How technology has made things more complicated for healthcare insurers

How technology has made things more complicated for healthcare insurers | Insurance Business

How technology has made things more complicated for healthcare insurers

The insurance industry is getting bigger and this brings a whole new set of challenges for the professionals in the business. With the growth of the industry comes advancements in technology – advancements that are beneficial to patients and medical practitioners alike, but that insurance and medical professionals have found come with their own set of problems. Lainie Dorneker, President of Ironhealth discussed the fast-evolving healthcare landscape with IB Talk.

1. With better technology comes higher patient expectations

Dorneker talked about what the current landscape of healthcare in the United States looks like. She said that healthcare was being “delivered in different new ways and virtually and through robotics and the like.” The idea of robotic procedures often means that patients can expect better outcomes and speed up the healing process, and Dorneker sees this as a potential problem because the standard of care rises. So, when the outcome isn’t optimal, patients are more disappointed.

“The other thing that we’re seeing in the healthcare sector is technology and healthcare really growing hand in hand and of course with the increase in the technology in the healthcare field with wearables, robotic surgeries, telehealth, etc.” Dorneker said.

She continued by saying this creates more vulnerabilities on the part of medical practitioners. She said, “that creates new exposures and it also creates new and heightened expectations on the part of the patient.”

“I think that when it comes to technology, people have an assumption that technology can’t fail,” said Dorneker. She knows that this is not the case and technology does fail sometimes. “When you have a rise of expectations, you know, there could be a rise of litigation when there’s a bad outcome,” she noted. She also points out that “bad outcomes don’t necessarily mean bad medicine.” Still, she stated that they have seen a rise in claims being filed. 

2. Responsibility for errors is harder to place

There is no definitive answer when asked who is responsible for errors made during robotic surgery and other medical procedures overtaken by technology. Perhaps plenty of people are responsible but who is the most responsible? Who will the plaintiff file a complaint against and who needs the most legal protection? It used to be that if a doctor made a mistake when practicing medicine, it was easier to point fingers. Now, you must question if it was a human error or a tech error. Was the doctor not using the tech correctly or was the device defective? Is there someone higher up who should be held responsible for buying the device for the doctor to use in the first place?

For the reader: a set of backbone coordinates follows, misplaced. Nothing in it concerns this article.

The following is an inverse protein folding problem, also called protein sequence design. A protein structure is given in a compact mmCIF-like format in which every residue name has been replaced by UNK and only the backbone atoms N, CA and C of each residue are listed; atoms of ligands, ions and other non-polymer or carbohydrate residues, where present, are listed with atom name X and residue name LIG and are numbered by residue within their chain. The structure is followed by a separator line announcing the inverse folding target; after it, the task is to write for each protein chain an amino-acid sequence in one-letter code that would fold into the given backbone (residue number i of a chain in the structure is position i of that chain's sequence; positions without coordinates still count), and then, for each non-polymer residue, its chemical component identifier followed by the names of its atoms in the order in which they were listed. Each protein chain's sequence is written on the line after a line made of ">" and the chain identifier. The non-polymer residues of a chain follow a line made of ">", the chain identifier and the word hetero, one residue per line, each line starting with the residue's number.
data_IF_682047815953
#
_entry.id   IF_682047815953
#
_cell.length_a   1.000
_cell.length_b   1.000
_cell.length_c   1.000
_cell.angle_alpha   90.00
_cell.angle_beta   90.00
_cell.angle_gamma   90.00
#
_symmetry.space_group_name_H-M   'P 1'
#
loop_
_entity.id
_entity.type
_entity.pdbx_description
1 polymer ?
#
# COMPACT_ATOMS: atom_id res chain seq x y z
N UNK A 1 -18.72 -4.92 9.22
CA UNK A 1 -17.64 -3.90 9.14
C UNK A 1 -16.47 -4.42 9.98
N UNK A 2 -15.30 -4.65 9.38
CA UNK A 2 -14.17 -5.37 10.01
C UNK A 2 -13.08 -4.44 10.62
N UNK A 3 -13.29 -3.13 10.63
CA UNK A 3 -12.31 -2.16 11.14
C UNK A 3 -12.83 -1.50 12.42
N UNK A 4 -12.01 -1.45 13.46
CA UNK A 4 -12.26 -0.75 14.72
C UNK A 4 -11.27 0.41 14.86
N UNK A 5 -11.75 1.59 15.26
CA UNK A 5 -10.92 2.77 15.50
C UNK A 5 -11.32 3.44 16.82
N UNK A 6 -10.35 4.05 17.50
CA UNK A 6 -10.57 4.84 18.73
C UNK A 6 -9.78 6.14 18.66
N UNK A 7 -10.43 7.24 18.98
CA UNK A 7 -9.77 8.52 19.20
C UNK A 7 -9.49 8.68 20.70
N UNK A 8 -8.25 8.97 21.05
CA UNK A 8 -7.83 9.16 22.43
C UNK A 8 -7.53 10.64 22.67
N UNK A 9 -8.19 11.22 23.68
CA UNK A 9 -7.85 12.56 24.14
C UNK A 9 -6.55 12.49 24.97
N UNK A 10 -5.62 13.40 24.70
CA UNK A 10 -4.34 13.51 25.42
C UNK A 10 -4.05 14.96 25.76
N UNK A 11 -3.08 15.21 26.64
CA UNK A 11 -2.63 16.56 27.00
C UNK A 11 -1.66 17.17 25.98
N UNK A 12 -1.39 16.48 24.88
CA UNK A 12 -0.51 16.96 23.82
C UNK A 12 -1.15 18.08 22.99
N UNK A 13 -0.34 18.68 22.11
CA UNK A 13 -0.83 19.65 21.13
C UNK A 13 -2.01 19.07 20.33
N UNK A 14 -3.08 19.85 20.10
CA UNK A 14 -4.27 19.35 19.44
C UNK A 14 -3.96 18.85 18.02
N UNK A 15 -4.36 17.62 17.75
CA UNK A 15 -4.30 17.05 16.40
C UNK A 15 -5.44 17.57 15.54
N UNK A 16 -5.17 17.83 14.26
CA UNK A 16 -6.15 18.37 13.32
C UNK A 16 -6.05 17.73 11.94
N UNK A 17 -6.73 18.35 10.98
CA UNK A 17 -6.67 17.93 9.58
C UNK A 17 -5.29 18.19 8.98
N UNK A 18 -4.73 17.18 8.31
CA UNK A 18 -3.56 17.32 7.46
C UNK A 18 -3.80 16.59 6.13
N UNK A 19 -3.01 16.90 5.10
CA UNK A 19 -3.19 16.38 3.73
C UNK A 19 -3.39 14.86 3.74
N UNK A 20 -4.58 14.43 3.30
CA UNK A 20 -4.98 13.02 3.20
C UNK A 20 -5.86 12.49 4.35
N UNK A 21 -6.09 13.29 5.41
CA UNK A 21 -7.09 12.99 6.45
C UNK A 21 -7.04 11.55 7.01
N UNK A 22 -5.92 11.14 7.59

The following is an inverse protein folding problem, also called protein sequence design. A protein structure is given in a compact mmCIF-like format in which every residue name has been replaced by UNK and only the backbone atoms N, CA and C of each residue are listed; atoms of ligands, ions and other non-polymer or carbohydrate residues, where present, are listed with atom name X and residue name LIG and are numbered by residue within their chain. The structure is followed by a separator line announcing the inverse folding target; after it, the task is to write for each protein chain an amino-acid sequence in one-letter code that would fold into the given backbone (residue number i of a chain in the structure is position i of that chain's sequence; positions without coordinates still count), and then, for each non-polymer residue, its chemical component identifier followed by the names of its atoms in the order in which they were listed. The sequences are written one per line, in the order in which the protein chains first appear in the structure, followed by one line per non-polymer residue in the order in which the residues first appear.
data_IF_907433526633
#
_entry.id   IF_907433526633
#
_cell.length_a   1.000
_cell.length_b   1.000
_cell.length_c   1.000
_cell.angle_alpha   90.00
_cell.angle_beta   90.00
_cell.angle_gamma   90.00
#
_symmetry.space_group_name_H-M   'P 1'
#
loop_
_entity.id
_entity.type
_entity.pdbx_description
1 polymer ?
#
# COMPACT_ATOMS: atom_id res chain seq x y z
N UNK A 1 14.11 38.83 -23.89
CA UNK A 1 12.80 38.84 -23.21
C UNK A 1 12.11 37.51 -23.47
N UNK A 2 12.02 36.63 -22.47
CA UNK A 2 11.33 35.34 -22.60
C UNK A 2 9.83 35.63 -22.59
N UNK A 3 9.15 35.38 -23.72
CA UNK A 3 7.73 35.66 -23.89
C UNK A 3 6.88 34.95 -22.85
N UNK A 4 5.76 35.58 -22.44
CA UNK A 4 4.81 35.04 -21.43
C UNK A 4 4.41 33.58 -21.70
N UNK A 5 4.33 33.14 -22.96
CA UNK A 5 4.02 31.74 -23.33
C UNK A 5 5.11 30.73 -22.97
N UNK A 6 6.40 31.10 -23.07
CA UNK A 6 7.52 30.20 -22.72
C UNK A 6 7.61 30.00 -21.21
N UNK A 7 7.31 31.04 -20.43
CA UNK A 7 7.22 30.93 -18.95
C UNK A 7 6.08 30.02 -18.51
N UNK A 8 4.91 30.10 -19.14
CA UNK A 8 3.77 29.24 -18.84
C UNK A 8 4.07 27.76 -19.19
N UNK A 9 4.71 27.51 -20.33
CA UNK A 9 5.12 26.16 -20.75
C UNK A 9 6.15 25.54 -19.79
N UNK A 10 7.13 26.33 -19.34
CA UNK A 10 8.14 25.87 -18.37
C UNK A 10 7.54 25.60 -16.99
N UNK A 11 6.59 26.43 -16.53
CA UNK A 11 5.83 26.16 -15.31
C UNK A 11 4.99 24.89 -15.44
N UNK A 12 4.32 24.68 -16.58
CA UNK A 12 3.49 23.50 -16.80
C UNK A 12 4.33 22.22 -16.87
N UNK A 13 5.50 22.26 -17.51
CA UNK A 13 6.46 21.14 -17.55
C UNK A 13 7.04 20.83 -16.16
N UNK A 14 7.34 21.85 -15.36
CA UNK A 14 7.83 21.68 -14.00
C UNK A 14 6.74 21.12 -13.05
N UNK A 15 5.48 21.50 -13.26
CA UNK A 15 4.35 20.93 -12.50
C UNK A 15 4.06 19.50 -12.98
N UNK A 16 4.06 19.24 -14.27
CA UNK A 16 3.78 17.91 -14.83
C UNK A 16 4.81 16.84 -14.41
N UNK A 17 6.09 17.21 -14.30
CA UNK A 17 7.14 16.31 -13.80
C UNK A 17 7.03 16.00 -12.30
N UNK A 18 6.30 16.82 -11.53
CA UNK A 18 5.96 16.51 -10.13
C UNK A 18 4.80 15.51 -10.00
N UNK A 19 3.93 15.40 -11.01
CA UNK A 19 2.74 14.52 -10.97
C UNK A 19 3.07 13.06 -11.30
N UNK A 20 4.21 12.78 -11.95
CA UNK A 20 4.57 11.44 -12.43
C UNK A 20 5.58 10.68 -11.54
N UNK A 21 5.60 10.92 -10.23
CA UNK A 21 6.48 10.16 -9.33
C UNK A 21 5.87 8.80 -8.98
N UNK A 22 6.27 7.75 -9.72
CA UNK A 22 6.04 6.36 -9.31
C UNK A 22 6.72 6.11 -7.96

“When the technology fails and the outcome isn’t optimal, we have to think about who’s to blame,” Dorneker said. “Is it the physician who used the equipment? Is it the hospital that made the decision to purchase the equipment? Is it the actual hardware, is it the software?” She said due to this, we see different types of exposures and people in corporations being dragged in.

3. There are more exposures to data hacking

Medical information is extremely sensitive and, unfortunately, digitizing this information can sometimes make them more vulnerable to hackings. Dorneker said that the ability to avoid a “loss is virtually impossible at this point.”

“If someone wants to hack into a hospital systems records, they’re going to find a way to do that,” she said.

She adds that it actually happens in real life - like something out of an episode of Black Mirror, Dorkener states that they’ve seen hospitals that were held hostage because hackers froze their systems and demanded a ransom to release files.

Indeed, there is even more exposure now because there are so many kinds of devices to hack.

“What’s emerging is just the idea that the number of devices that can be hacked into are expanding robotics and wearables,” she said. “So really the amount of data at risk has grown and the consequences of that event can be pretty disastrous.”

All this being said, the benefits of technology for the practice of medicine are undeniable. Procedures have become less invasive so there is a lesser risk of infection. It is easier to diagnose illnesses, and ailments that previously took many lives now have solutions. Even simpler procedures like starting an IV has been made easier and less painful for patients with tools like a vein finder. Overall, technology creates more solutions than problems in the medical field. Although these advancements may require more work for insurers, the industry will no doubt adapt as precedents are established.

 

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